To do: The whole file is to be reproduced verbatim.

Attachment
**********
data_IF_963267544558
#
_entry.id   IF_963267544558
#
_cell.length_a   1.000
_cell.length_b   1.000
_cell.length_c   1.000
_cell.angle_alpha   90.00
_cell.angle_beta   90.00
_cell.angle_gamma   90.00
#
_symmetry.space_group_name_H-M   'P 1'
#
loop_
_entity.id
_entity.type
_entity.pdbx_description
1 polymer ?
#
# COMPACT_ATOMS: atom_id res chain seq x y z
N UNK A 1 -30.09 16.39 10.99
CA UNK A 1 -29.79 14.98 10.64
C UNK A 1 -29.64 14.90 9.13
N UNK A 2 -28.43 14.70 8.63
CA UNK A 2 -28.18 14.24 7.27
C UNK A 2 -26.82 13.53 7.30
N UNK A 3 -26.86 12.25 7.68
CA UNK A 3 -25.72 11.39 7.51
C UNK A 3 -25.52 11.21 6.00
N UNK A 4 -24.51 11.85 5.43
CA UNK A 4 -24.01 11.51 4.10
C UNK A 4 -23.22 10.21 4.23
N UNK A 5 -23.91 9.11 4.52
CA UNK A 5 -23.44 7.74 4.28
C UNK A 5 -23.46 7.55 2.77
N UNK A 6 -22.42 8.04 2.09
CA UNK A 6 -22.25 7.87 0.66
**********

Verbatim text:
data_IF_963267544558
#
_entry.id   IF_963267544558
#
_cell.length_a   1.000
_cell.length_b   1.000
_cell.length_c   1.000
_cell.angle_alpha   90.00
_cell.angle_beta   90.00
_cell.angle_gamma   90.00
#
_symmetry.space_group_name_H-M   'P 1'
#
loop_
_entity.id
_entity.type
_entity.pdbx_description
1 polymer ?
#
# COMPACT_ATOMS: atom_id res chain seq x y z
N UNK A 1 -30.09 16.39 10.99
CA UNK A 1 -29.79 14.98 10.64
C UNK A 1 -29.64 14.90 9.13
N UNK A 2 -28.43 14.70 8.63
CA UNK A 2 -28.18 14.24 7.27
C UNK A 2 -26.82 13.53 7.30
N UNK A 3 -26.86 12.25 7.68
CA UNK A 3 -25.72 11.39 7.51
C UNK A 3 -25.52 11.21 6.00
N UNK A 4 -24.51 11.85 5.43
CA UNK A 4 -24.01 11.51 4.10
C UNK A 4 -23.22 10.21 4.23
N UNK A 5 -23.91 9.11 4.52
CA UNK A 5 -23.44 7.74 4.28
C UNK A 5 -23.46 7.55 2.77
N UNK A 6 -22.42 8.04 2.09
CA UNK A 6 -22.25 7.87 0.66